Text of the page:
for Government aid in a guarantee of interest upon railroad
bonds, it will be observed from the statement made, that
while little or no risk would be incurred, the Government
would assist in creating good securities for tho investment
of accumulating funds which otherwise might be sent out
of tho country, trust funds and the savings of the working
classes, who are now obliged to deposit fheir hard earnings
at a lower rate of interest.
It would be superfluous to call the attention of your Hon
orable Committee to the thousands of acres of rich, fertile
lands now practically locked up and lying in an unproduc
tive state for want of suitable transportation facilities, and
it also seems equally unnecessary to speak of the urgent
necessity for the easiest, quickest, most direct and econom
ical method of transportation known, to save our agricul
tural interests from utter failure.
Recognizing as wo do our sole dependence upon the pro
ducts of our soil, together with the possibility staring us in
the face of a change in the tariff of our prosont market,
which if effected will be a financial loss to this country
equivalent to an abrogation of tho treaty; tho Government
should put forth its every and utmost endeavor to encour
age an enterprise capable of building up the waste places,
even under adverse circumstances.
Already we see the beneficial effect of the short lino of
railway just being completed, in tho starting of two now
plantations on this island, each at a capitalized value of
$500,000. Reul estate has changed hands along tho line,
raising the value of property from $5,000, as assessed for
taxation two years ago, to $40,000 ifs prosont assessable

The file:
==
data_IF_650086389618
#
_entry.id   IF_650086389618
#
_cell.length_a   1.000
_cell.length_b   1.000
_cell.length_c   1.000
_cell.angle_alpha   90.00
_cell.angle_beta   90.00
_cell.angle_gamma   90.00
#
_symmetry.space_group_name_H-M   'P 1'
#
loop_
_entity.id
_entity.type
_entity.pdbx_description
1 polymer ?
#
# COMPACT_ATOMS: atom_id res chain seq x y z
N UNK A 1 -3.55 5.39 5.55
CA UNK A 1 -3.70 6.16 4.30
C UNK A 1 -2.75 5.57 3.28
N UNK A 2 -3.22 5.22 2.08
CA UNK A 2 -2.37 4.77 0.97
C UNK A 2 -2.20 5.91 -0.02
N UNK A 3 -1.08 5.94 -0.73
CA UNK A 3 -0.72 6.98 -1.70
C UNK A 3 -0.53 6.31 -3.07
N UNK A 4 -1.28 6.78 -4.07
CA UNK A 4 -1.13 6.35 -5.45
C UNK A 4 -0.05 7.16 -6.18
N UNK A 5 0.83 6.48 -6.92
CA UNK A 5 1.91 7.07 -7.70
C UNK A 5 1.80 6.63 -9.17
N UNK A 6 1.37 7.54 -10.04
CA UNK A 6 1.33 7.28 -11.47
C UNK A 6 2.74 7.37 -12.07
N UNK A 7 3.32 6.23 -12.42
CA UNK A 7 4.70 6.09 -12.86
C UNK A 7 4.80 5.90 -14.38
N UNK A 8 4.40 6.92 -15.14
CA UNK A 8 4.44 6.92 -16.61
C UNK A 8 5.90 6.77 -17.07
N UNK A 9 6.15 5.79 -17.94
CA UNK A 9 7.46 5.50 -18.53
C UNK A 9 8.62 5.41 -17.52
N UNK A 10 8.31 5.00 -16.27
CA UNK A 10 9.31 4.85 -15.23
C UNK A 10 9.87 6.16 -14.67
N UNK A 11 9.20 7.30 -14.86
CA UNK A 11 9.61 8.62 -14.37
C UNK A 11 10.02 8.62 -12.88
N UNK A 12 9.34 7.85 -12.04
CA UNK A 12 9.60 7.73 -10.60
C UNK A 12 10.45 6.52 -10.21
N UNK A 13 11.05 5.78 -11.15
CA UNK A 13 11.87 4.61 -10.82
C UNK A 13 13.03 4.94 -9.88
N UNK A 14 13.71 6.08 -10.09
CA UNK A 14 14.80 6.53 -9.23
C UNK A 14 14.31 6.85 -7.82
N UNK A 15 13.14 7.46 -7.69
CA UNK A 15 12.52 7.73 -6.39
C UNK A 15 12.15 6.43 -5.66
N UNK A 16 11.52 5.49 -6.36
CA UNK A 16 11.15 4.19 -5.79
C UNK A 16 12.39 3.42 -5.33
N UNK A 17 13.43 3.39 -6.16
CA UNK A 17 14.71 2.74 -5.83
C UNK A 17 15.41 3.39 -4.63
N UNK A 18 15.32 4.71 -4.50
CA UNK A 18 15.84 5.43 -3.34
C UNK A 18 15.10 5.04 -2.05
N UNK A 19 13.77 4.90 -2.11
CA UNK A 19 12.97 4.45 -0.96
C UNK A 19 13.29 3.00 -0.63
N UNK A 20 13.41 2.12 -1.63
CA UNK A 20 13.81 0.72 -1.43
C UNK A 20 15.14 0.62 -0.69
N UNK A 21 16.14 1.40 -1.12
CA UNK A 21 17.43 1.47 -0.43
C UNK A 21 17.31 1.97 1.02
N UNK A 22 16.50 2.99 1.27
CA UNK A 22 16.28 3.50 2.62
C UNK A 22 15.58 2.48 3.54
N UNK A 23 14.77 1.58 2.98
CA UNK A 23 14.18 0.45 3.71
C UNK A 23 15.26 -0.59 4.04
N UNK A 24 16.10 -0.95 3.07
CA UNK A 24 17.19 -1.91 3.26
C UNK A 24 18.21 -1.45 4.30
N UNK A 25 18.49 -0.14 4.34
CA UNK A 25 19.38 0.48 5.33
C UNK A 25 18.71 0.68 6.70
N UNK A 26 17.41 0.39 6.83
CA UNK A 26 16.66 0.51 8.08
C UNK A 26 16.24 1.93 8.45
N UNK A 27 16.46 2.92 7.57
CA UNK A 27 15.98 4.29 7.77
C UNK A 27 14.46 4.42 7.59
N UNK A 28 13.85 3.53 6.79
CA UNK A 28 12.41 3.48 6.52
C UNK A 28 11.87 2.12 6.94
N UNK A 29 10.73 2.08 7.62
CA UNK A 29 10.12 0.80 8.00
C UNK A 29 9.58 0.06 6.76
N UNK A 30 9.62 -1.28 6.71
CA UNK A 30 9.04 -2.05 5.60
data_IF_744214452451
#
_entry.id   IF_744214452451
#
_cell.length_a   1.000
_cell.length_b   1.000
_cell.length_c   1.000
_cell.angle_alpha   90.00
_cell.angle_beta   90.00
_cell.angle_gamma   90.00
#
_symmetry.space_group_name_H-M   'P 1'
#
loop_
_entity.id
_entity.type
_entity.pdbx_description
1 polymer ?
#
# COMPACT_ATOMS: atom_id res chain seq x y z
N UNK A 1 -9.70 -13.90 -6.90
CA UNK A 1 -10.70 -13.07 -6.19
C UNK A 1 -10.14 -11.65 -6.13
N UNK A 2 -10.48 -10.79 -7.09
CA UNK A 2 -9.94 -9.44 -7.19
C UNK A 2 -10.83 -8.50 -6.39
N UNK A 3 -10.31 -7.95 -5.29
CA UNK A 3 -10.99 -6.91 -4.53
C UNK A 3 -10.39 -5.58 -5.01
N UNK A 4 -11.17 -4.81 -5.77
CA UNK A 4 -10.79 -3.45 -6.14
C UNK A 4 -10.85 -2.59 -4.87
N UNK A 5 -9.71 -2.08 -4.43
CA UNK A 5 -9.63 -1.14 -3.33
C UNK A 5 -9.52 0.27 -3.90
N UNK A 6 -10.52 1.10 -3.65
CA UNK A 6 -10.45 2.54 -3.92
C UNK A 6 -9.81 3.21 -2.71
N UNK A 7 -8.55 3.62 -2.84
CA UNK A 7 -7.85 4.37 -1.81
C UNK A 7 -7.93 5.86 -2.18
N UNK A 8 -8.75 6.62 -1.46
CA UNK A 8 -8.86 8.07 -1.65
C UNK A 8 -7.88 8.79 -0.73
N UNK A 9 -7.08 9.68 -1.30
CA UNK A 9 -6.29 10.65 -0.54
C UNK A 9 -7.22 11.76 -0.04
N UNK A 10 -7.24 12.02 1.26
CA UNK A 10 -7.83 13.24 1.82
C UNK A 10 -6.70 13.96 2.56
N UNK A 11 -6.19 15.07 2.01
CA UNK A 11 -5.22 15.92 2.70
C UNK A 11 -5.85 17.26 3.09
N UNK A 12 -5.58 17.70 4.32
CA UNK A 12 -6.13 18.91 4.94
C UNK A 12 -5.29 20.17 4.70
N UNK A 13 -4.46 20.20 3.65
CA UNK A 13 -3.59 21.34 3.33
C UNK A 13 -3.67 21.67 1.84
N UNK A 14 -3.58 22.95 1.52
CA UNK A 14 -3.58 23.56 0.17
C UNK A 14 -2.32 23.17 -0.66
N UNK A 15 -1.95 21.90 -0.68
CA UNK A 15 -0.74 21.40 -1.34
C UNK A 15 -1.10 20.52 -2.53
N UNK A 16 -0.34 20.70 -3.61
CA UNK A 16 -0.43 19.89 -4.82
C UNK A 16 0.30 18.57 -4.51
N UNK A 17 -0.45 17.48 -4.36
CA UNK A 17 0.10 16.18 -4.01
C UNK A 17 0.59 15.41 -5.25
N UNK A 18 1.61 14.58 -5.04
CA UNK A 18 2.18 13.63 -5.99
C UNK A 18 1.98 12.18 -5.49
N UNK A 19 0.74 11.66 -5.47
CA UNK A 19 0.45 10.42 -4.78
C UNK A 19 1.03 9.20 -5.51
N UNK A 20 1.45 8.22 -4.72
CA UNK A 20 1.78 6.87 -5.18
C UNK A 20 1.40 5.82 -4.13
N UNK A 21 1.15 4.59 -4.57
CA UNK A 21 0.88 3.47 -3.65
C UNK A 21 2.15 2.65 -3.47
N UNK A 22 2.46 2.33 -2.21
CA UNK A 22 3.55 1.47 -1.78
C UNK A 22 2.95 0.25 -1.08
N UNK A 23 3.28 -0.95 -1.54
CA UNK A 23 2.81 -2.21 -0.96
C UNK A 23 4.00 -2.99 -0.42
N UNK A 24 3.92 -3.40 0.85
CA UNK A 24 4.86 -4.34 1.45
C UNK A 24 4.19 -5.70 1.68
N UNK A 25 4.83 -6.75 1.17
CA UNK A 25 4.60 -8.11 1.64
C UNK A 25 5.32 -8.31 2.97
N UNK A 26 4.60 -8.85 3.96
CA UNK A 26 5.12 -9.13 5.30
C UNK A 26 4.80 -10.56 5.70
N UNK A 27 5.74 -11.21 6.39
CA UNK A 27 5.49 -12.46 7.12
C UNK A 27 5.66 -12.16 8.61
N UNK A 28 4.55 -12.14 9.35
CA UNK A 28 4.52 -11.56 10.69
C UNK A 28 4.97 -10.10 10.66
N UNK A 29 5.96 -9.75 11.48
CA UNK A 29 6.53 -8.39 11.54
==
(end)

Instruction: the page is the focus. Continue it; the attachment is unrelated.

If parties who claimed damages tor right of way amount
ing to an avorage of $1,000 per mile from Honolulu to
Hoaeae for a strip of land forty foot wide, pay taxes this
year on their proporty lying botweon Honolulu and Ewa at
tho rule charged for land taken, the oncouragemont of rail
road building on the part of tho Govornmont upon tho
terms asked in tho Oahu Railway and Land Company's Bill
now before your Honorable Connnitteo, would bo, I think, a
very profitable business for tho Government, without ref
erence to future developments.
While calling your attontion to tho large expense incurred
in the purchase of right of way, 1 am reminded of tho pos
sibility of being obliged to take tho westerly route to Ka
huku and Waiinanalo in case of difficulty in obtaining
right of way going oast of Honolulu, and thoroforo do not
wish to have the Company bound to take tho easterly route.
In closing, permit mo to refer to the United' Stales of
Amorica, which country, as you know, owes its wonderful
prosperity very largely to its network of railroads; and it
is safe to say that not one road in ono .hundred was over
started with half the business already created that we find
on oither of tho proposed lines I have had the honor of
bringing to tho "notice of your- Honorable Committee
Hoping the foregoing will load to legislation favorable to